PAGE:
There are three things in this life that are all but certain: death, taxes, and Hollywood pandering to itself at the Academy Awards. Hollywood once again proved its vanity by awarding the art-house films with the big prizes while ignoring the blockbusters that delighted audiences and critics alike.
Billy Crystal returned to host the awards for the ninth time, representing the Academy’s attempt to restore the ceremony to a more traditional format after the controversial 2011 show. Crystal displayed a lot of energy for a veteran Academy host, bouncing off Justin Bieber and footage from 2011’s biggest films with the heart of a comic in his prime. He gave off more vigor than the awards currently deserve.
The Academy remained as predictable as ever this year, with clear favorites “Hugo” and “The Artist” walking away with five awards between each of them. “The Artist” came out on top, winning the awards for Best Actor and Best Director in addition to Best Picture. Hugo won most of the technical awards, including Best Cinematography and Best Visual Effects.
Other major awards included Meryl Streep’s third win as Best Actress for “The Iron Lady” (in a surprising upset after “The Help’s” Viola Davis was considered to be a sure thing), Octavia Spencer for Best Supporting Actress in “The Help” and Christopher Plummer for Best Supporting Actor in “Beginners.” Of the lesser awards, “Rango” walked away with Best Animated Film, “Man or Muppet” from “The Muppets” was awarded Best Original Song and the box office hit “The Girl with the Dragon Tattoo” scored Best Editing.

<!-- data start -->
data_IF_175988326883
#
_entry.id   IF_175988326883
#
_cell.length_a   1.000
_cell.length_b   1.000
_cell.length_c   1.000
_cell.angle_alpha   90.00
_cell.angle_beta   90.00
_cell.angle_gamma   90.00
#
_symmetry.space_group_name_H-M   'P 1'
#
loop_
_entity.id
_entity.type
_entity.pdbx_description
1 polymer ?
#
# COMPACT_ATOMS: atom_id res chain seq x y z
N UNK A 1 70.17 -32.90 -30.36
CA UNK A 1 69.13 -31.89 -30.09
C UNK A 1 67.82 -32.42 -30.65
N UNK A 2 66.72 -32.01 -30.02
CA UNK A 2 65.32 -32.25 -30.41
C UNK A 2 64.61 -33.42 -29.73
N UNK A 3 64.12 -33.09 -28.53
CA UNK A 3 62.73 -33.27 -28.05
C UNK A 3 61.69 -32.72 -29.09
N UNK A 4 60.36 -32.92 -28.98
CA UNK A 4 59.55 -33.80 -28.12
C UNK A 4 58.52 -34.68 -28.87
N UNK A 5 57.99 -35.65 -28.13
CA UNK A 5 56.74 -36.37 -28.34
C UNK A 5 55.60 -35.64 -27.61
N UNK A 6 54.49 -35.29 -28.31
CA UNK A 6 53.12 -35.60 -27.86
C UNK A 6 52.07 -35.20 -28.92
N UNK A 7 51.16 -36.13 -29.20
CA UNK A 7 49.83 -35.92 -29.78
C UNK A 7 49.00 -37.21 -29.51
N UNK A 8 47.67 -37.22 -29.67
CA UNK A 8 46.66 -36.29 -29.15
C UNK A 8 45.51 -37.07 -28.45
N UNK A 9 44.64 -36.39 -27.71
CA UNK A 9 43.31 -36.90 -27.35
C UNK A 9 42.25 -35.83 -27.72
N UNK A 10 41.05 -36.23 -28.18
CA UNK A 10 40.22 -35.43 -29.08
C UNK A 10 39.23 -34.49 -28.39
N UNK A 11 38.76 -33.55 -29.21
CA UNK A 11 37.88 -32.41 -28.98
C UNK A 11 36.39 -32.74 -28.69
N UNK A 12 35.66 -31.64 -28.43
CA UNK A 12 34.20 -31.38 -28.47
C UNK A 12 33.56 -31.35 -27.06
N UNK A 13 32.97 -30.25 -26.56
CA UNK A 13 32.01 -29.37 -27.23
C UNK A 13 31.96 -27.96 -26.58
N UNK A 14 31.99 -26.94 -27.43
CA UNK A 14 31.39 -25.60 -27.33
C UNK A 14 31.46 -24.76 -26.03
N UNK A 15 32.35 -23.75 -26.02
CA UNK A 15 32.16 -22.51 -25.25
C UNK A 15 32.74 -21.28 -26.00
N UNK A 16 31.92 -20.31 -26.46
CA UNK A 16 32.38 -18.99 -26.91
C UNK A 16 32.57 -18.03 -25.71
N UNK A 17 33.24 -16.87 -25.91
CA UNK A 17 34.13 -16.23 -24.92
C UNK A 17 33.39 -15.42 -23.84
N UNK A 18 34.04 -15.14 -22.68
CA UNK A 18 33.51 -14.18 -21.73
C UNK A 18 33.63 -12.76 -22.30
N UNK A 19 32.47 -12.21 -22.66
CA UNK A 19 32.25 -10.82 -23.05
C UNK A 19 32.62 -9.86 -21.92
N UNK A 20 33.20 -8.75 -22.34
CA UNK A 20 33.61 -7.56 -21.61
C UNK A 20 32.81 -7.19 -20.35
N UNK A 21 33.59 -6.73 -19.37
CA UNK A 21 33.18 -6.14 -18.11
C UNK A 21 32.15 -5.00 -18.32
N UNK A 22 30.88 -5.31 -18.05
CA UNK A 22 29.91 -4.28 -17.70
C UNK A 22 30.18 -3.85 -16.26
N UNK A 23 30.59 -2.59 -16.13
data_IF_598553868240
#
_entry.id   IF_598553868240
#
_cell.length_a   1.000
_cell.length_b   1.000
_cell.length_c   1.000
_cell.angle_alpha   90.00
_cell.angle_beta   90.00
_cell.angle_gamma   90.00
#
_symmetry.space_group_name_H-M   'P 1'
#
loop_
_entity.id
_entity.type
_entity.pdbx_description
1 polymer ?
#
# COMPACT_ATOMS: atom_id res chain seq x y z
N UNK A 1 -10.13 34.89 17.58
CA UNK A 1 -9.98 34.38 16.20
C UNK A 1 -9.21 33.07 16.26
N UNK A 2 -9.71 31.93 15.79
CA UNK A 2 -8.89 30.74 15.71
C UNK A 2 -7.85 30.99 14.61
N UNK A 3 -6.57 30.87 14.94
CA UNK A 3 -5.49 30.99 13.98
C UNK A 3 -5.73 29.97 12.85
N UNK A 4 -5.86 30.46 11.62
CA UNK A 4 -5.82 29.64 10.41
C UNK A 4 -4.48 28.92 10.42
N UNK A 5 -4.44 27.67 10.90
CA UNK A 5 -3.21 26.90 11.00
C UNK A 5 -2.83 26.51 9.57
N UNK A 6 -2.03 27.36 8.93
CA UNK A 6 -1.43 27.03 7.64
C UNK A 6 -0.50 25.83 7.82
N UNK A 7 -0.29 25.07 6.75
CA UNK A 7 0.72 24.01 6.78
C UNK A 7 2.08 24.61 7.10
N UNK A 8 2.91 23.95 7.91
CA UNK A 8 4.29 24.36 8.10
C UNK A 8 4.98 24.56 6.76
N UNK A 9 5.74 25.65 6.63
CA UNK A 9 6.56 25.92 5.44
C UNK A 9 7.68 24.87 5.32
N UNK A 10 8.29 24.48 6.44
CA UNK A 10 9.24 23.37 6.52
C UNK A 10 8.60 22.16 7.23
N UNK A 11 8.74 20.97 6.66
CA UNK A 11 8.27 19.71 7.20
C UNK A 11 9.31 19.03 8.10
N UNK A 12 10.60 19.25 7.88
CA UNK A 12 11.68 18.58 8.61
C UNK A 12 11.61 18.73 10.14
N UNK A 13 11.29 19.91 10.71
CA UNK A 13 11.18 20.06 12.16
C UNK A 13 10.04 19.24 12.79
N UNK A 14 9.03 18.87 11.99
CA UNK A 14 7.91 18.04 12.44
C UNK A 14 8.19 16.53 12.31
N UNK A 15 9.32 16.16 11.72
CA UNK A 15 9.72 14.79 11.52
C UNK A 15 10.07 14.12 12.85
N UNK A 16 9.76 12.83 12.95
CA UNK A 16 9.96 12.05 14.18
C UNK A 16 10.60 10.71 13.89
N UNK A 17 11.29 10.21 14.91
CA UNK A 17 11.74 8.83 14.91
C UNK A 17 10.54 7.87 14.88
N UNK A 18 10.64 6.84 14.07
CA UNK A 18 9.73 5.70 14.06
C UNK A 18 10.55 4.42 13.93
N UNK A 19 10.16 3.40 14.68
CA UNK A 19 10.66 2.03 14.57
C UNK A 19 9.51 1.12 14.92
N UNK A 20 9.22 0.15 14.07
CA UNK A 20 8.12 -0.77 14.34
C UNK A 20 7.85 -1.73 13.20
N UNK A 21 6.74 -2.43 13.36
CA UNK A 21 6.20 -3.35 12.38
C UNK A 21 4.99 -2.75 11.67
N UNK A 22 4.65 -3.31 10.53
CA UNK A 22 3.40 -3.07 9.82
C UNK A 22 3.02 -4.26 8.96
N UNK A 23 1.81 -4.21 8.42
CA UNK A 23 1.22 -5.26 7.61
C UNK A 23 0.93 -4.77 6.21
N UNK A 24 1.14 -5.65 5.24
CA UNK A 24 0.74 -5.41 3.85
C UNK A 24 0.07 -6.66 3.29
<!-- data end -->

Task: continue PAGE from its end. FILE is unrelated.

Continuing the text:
There is no doubt that some of the films which won deserved their awards. “The Artist” and “Hugo” are, according to critics and average film-goers, love letters to the early eras of cinema. However, the fact remains that the Academy is only interested in nominating films they consider worthy of recognition, mostly consisting of films either made independently or concerning historical and dramatic material.
Common audiences yearn for the years when iconic films like “Gone With the Wind,” “The Godfather” and “Rocky” went home with the top prize, but those years are long gone.
In a year where audiences laughed, cried and cheered for such diverse films as “Drive” and the last chapter of “Harry Potter,” it is downright criminal that these films did not get any type of recognition.
Not even highlights such as memorable presentations from Robert Downey Jr., Emma Stone, the cast of “Bridesmaids” or the “Muppets’” intro to a Cirque Du Soleil show could mask the disappointment of the snubbing of another year of fantastic films in favor of obvious dramatic pictures.
Unless the Academy begins recognizing a wider range of films that both they and audiences enjoy, the Oscars will risk losing their status as a relevant gauge of effective moviemaking.